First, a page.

- Rural Development and Land Reform Minister Maite Nkoana-Mashabane says her department cannot wait for Parliament’s go-ahead to expropriate land without compensation
- Nkoana-Mashabane said there were elements in the Constitution which allowed her to go-ahead with land expropriation without Parliament’s approval
- The minister said her department was preparing a test case, but she would not reveal the location of the land because she did not want the owners preparing for a legal defence
The new Rural Developments and Land Reform Minister Maite Nkoana-Mashabane has been busy since being shuffled to her new portfolio by President Cyril Ramaphosa.
Nkoana-Mashabane said her department would not wait for Parliament’s approval to start expropriating land without compensation. She revealed her department was preparing a test case for expropriating land without compensation using certain mechanisms in the Constitution.
"If we need to expropriate your land, we are going to do that, because it is in the Constitution… there are elements that say, if you live in Brussels and you are using the land that should feed my children for speculation, we will do that," she said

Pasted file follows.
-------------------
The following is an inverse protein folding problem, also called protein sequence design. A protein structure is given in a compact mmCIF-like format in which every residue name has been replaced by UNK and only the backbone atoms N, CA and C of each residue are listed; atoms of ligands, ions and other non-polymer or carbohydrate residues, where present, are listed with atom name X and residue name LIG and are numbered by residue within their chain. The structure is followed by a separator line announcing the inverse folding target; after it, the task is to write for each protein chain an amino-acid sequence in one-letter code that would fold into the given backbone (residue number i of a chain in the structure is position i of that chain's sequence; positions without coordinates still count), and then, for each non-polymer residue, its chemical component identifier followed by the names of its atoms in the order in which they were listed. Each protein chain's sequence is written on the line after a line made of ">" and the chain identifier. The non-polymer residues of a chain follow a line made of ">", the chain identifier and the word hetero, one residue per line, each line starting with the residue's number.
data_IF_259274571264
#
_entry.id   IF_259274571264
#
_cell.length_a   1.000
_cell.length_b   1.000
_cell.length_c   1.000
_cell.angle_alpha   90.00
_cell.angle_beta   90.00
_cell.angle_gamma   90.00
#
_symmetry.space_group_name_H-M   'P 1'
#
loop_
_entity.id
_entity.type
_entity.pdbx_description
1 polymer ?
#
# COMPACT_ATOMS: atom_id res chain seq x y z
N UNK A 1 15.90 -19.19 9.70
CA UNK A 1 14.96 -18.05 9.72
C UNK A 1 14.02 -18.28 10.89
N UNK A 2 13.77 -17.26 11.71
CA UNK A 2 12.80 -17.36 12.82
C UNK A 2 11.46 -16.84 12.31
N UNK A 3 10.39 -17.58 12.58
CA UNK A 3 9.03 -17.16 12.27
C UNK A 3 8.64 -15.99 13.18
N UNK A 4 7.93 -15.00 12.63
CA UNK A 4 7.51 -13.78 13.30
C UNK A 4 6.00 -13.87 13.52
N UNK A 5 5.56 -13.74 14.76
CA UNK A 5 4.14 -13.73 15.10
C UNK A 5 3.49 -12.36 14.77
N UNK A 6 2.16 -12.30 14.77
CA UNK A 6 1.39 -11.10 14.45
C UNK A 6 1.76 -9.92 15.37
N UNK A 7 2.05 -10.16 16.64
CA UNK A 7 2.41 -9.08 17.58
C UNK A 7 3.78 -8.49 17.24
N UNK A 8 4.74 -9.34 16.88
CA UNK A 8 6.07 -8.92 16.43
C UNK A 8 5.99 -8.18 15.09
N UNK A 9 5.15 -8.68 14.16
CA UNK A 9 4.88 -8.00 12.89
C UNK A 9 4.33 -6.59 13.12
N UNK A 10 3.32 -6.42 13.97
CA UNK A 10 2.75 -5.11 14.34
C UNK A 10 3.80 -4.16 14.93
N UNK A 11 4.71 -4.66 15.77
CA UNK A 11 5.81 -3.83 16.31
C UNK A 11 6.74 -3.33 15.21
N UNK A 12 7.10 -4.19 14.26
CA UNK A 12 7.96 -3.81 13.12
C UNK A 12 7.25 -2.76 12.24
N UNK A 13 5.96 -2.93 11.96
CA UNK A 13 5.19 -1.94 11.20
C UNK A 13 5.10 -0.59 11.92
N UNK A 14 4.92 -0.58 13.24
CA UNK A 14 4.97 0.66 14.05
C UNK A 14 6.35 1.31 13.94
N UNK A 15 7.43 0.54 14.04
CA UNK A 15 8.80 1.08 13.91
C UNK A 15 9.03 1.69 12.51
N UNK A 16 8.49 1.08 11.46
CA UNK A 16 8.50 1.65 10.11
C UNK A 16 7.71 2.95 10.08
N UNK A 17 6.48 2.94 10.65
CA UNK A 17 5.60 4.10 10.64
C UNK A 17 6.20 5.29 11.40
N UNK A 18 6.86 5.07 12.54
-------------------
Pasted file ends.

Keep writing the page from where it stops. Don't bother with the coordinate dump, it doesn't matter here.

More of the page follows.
Briefly.co.za discovered that Nkoana-Mashabane would not reveal the location of the test case it was preparing for because she did not want the landowners to prepare a legal defence.
"If I tell you now, you are going to have some spanners put on the wheel and make my life a little bit difficult. Let me act on the things I need to act on, and then let’s move on,” she said.
Nkoana-Mashabane repeated her sentiments from a week ago when she said her department could not wait for the Parliamentary constitution review committee to complete its work, which is expected to conclude at the end of August, to start expropriating land without compensation.
The committee will make recommendations to Parliament about the viability of amending section 25 of the Constitution to allow for land expropriation without compensation.
Nkoana-Mashabane was speaking at the National Forum for Dialogue on Land, Heritage and Human Rights in Johannesburg on Tuesday, other contributors at the forum were Mineral Resources Minister Gwede Mantashe, Constitutional Review Committee member Mathole Motshekga, advocate Thembeka Ngcukaitobi, farmers and members of the African Farmers Association of South Africa.
Nkoana-Mashabane said she was willing and able to put the book all South Africans love and respect known as the Constitution to the test. She said previous ANC administrations lacked the will to use the Constitution to serve its people.
The minister called on the police to act on illegal land grabs, but noted these acts were born from desperation.
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